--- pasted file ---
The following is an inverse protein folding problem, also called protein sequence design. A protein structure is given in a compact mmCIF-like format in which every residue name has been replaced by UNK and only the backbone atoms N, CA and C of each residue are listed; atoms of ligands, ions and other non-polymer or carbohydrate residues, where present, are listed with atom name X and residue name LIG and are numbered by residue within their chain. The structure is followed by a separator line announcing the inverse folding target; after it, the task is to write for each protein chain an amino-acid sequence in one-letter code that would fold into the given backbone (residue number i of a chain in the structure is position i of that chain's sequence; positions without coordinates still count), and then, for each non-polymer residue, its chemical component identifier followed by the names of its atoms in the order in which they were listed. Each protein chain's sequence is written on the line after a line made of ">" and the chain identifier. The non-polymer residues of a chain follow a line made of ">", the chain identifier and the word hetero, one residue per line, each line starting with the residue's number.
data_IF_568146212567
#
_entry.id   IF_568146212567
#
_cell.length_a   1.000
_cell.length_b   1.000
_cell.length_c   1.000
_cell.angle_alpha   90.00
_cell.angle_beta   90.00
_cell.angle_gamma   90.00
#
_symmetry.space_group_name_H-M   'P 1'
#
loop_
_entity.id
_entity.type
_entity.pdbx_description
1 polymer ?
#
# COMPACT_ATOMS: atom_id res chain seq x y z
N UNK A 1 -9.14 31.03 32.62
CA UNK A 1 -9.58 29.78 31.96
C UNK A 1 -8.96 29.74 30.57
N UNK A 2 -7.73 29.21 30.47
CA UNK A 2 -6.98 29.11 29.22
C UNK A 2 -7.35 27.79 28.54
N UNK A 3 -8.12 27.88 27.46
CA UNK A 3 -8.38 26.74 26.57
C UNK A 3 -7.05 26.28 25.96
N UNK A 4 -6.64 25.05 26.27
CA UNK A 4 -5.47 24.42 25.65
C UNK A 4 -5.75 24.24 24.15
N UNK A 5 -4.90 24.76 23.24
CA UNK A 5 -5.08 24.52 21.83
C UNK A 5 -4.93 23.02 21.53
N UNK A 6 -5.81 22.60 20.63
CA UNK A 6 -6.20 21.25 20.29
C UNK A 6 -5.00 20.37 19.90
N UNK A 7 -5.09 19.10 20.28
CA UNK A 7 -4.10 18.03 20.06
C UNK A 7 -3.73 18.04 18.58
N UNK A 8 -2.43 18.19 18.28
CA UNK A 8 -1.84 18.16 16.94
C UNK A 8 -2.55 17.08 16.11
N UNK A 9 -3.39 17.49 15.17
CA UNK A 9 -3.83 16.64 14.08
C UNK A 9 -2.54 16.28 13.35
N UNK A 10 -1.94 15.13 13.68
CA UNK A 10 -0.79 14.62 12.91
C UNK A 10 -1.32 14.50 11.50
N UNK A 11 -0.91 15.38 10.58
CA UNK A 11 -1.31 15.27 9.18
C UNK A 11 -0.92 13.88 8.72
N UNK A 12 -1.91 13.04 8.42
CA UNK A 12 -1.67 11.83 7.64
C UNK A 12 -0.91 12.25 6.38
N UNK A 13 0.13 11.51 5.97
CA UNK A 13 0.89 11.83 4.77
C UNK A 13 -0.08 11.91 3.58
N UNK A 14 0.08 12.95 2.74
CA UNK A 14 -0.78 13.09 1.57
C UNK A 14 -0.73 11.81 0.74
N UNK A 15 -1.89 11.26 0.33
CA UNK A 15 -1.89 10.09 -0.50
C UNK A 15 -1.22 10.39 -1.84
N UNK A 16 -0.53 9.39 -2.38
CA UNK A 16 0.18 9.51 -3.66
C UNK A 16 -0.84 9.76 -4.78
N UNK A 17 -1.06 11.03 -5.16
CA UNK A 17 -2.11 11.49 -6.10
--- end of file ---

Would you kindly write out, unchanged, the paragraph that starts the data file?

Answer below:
The following is an inverse protein folding problem, also called protein sequence design. A protein structure is given in a compact mmCIF-like format in which every residue name has been replaced by UNK and only the backbone atoms N, CA and C of each residue are listed; atoms of ligands, ions and other non-polymer or carbohydrate residues, where present, are listed with atom name X and residue name LIG and are numbered by residue within their chain. The structure is followed by a separator line announcing the inverse folding target; after it, the task is to write for each protein chain an amino-acid sequence in one-letter code that would fold into the given backbone (residue number i of a chain in the structure is position i of that chain's sequence; positions without coordinates still count), and then, for each non-polymer residue, its chemical component identifier followed by the names of its atoms in the order in which they were listed. Each protein chain's sequence is written on the line after a line made of ">" and the chain identifier. The non-polymer residues of a chain follow a line made of ">", the chain identifier and the word hetero, one residue per line, each line starting with the residue's number.